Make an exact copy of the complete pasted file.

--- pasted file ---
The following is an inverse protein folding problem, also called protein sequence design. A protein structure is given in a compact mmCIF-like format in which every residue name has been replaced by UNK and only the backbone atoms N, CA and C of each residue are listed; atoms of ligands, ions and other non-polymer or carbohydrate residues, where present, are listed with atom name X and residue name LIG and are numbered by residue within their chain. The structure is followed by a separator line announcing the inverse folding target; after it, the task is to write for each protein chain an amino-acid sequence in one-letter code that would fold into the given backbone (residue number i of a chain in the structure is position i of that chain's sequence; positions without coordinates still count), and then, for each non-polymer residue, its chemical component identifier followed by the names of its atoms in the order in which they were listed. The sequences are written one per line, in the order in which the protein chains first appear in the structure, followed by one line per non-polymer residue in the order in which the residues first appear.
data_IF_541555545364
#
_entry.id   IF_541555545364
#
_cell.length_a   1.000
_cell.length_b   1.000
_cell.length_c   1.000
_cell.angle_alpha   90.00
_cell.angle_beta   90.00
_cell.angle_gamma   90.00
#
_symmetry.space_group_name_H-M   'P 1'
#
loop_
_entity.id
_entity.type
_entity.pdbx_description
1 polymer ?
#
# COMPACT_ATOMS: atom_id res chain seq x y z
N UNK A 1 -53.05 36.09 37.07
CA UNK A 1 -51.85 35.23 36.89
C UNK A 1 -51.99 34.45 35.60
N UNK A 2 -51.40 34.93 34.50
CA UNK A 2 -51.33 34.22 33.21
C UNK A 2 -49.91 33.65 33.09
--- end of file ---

The following is an inverse protein folding problem, also called protein sequence design. A protein structure is given in a compact mmCIF-like format in which every residue name has been replaced by UNK and only the backbone atoms N, CA and C of each residue are listed; atoms of ligands, ions and other non-polymer or carbohydrate residues, where present, are listed with atom name X and residue name LIG and are numbered by residue within their chain. The structure is followed by a separator line announcing the inverse folding target; after it, the task is to write for each protein chain an amino-acid sequence in one-letter code that would fold into the given backbone (residue number i of a chain in the structure is position i of that chain's sequence; positions without coordinates still count), and then, for each non-polymer residue, its chemical component identifier followed by the names of its atoms in the order in which they were listed. The sequences are written one per line, in the order in which the protein chains first appear in the structure, followed by one line per non-polymer residue in the order in which the residues first appear.
data_IF_541555545364
#
_entry.id   IF_541555545364
#
_cell.length_a   1.000
_cell.length_b   1.000
_cell.length_c   1.000
_cell.angle_alpha   90.00
_cell.angle_beta   90.00
_cell.angle_gamma   90.00
#
_symmetry.space_group_name_H-M   'P 1'
#
loop_
_entity.id
_entity.type
_entity.pdbx_description
1 polymer ?
#
# COMPACT_ATOMS: atom_id res chain seq x y z
N UNK A 1 -53.05 36.09 37.07
CA UNK A 1 -51.85 35.23 36.89
C UNK A 1 -51.99 34.45 35.60
N UNK A 2 -51.40 34.93 34.50
CA UNK A 2 -51.33 34.22 33.21
C UNK A 2 -49.91 33.65 33.09